Central Laborers Pension Fund v. News Corporation, C.A. No. 6287-VCN (Del. Ch. Nov. 30, 2011) (Noble, V.C.)

In this letter opinion, the Court of Chancery granted defendant’s motion to dismiss a Section 220 action, which was filed shortly after the commencement of a derivative action wherein plaintiff made certain allegations with respect to defendant’s proposed acquisition of Shine Group Ltd (“Shine”).  In its opinion, the Court concluded that, as a general matter, following the filing of a derivative action and prior to the judicial disposition of a motion to dismiss, a stockholder may not demonstrate a proper purpose for invoking Section 220 absent special circumstances. 

Following the announcement that defendant would acquire Shine, plaintiff made a demand to inspect defendant’s books and records purportedly to investigate potential breaches of fiduciary duty associated with the proposed transaction in order to determine whether making a demand on the News Corporation board of directors was necessary prior to filing a derivative action.  After delivering its Section 220 demand, but prior to commencing the instant Section 220 action, plaintiff filed a derivative action against defendant and its board of directors.  Thereafter, defendant moved to dismiss the Section 220 action pursuant to Section 12(b)(6) on the grounds that the near simultaneous filing of the derivative action refuted any claim of a proper purpose for plaintiff’s inspection demand.  The Court first noted that the filing of plaintiff’s derivative action suggested that plaintiff already had sufficient information to support its entire fairness claims and its allegations of demand futility.  See Baca v. Insight Enters., Inc., 2010 WL 2219715, at *4 (Del. Ch. June 3, 2010) (“[T]he stockholder who serves a post-plenary action Section 220 demand contradicts his own certification that he already possessed sufficient information to file a complaint.”).  Vice Chancellor Noble further noted that Section 220 was not adopted, and generally should not be used, as a substitute for litigation discovery.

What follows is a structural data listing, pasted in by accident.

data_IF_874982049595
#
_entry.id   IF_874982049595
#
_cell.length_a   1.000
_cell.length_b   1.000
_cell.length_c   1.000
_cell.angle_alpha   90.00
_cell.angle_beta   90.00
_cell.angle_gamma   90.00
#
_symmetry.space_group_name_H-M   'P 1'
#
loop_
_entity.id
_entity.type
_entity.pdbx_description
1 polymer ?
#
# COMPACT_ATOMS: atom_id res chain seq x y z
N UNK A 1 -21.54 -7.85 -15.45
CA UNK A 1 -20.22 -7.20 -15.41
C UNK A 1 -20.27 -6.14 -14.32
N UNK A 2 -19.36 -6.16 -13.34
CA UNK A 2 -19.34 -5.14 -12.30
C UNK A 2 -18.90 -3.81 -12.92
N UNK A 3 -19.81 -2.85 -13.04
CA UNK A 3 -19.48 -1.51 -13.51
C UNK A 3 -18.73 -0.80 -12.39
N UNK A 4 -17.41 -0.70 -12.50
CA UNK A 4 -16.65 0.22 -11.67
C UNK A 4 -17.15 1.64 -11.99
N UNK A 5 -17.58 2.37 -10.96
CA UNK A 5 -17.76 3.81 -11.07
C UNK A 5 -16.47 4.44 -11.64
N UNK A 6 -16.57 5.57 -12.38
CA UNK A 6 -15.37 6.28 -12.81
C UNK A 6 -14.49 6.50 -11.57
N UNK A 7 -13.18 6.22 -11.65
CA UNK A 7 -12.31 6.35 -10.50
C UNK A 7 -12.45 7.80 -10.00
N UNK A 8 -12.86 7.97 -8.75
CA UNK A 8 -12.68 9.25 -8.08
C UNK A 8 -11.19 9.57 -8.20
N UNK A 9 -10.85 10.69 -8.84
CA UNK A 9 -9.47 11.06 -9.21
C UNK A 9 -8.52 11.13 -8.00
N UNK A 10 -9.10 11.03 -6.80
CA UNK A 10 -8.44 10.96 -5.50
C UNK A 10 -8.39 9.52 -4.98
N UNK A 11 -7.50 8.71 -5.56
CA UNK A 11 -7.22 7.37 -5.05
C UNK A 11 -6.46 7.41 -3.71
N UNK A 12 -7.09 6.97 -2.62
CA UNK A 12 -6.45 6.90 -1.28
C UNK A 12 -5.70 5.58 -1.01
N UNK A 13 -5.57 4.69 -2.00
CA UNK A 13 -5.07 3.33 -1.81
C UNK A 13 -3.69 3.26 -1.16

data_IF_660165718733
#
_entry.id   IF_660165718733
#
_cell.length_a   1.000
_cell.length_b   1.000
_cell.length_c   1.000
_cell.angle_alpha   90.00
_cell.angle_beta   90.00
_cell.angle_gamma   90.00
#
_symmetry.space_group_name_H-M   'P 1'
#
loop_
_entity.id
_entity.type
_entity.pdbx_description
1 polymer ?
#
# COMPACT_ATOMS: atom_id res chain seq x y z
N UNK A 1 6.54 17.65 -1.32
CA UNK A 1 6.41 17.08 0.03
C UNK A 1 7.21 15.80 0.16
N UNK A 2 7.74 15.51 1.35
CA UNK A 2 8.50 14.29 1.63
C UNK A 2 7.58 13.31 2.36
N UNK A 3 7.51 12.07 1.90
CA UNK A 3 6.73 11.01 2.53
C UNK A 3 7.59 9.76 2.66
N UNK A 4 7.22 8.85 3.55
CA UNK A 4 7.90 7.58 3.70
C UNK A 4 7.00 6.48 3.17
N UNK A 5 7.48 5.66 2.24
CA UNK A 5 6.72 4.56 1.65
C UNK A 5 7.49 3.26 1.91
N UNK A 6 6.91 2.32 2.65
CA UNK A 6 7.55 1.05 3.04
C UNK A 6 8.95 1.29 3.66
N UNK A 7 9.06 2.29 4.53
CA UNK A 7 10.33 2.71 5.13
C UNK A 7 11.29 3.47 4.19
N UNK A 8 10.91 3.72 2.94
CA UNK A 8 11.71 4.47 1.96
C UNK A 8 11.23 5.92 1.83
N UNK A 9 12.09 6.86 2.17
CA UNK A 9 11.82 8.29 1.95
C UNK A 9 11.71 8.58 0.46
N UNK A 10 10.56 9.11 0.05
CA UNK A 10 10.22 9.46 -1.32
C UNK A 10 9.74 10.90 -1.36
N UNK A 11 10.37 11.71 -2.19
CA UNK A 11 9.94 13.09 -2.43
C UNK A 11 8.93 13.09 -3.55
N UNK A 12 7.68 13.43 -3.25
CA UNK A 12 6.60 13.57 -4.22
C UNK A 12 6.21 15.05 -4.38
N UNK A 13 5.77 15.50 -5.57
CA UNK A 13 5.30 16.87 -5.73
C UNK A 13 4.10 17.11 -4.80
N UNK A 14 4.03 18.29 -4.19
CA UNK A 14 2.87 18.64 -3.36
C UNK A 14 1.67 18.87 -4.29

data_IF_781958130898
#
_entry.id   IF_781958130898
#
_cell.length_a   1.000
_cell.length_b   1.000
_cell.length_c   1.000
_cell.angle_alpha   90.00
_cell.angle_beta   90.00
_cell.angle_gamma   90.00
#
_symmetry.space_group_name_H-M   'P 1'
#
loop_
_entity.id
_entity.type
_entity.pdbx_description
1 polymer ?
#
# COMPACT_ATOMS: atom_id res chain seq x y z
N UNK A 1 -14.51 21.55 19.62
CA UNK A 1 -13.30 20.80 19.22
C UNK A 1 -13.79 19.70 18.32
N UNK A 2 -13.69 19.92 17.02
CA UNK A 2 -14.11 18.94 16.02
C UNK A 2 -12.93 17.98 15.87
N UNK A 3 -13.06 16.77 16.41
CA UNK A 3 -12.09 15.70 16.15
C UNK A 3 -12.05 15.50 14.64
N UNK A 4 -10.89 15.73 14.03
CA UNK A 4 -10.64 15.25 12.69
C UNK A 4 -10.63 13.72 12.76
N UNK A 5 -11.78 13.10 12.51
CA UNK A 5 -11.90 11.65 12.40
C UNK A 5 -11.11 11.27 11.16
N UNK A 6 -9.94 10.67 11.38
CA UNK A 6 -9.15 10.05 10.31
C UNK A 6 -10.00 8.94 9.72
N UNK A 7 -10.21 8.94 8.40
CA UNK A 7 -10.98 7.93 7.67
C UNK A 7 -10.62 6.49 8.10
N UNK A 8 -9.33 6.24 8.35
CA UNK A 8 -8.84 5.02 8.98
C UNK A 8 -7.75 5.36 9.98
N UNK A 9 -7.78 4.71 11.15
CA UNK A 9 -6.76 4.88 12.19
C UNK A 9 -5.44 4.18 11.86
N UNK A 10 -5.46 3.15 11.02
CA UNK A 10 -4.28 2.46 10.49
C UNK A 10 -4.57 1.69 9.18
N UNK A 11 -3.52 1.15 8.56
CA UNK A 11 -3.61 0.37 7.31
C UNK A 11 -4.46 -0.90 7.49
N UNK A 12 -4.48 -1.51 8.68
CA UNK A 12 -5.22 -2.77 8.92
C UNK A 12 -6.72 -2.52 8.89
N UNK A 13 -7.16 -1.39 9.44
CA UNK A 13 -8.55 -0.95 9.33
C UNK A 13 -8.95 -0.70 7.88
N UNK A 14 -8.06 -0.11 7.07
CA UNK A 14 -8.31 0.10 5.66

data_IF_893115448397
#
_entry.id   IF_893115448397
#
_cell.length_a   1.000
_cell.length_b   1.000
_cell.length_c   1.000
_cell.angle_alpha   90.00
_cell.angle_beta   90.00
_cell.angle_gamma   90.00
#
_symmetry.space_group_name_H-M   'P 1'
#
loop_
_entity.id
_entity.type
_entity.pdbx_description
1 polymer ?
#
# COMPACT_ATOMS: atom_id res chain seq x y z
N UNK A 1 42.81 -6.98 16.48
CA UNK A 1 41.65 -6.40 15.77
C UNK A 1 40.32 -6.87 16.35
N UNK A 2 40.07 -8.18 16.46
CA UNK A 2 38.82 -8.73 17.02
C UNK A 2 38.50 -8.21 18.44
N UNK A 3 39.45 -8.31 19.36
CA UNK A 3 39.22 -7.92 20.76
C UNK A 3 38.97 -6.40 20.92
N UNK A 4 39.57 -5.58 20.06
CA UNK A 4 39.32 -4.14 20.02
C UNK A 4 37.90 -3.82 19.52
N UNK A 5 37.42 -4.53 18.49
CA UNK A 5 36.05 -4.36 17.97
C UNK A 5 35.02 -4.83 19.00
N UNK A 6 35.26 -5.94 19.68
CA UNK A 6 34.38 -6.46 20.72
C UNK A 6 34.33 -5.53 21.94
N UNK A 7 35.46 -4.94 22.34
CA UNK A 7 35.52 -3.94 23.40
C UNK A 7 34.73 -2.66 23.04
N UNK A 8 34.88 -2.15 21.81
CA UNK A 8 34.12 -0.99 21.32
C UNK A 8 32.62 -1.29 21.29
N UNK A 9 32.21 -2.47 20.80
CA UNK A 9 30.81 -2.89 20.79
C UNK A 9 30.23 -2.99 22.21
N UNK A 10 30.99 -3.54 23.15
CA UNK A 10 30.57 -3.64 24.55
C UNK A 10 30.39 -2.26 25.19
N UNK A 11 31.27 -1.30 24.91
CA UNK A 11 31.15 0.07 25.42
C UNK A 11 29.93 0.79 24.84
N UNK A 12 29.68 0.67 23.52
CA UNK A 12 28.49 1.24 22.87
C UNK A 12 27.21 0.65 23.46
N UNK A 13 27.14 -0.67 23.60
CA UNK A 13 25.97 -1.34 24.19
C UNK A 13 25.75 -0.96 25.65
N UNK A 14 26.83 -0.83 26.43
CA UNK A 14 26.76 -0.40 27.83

Plaintiff, for its part, invoked a recent Delaware Supreme Court opinion, King v. Verifone Holdings, Inc., 12 A.3d 1140 (Del 2011), in support of its Section 220 action.  In that case, the Supreme Court found that a derivative plaintiff whose complaint had been dismissed (with leave to amend) for failure to plead demand futility successfully was not, by virtue of the fact that a derivative action had been filed, precluded from prosecuting a later filed Section 220 action.  Under those circumstances, the Supreme Court found that it was “a proper purpose under Section 220 to inspect books and records that would aid plaintiff in pleading demand futility in a to-be-amended complaint in a plenary derivative action, where the earlier-filed plenary complaint was dismissed on demand futility related grounds without prejudice and with leave to amend.”  The Court of Chancery distinguished that case from the instant facts, noting that unlike in Verifone, the plaintiff’s derivative action had not been dismissed and there had been no judicial action that would suggest a need for further pleadings or fact finding to support a purpose for inspection of defendant’s books and records.   Because plaintiff’s pending derivative action necessarily reflected its view that it had sufficient grounds to allege both demand futility and to make its substantive claims, plaintiff could not demonstrate a proper purpose for pursuing its books and records action.  Accordingly, the Court of Chancery dismissed the Section 220 action.

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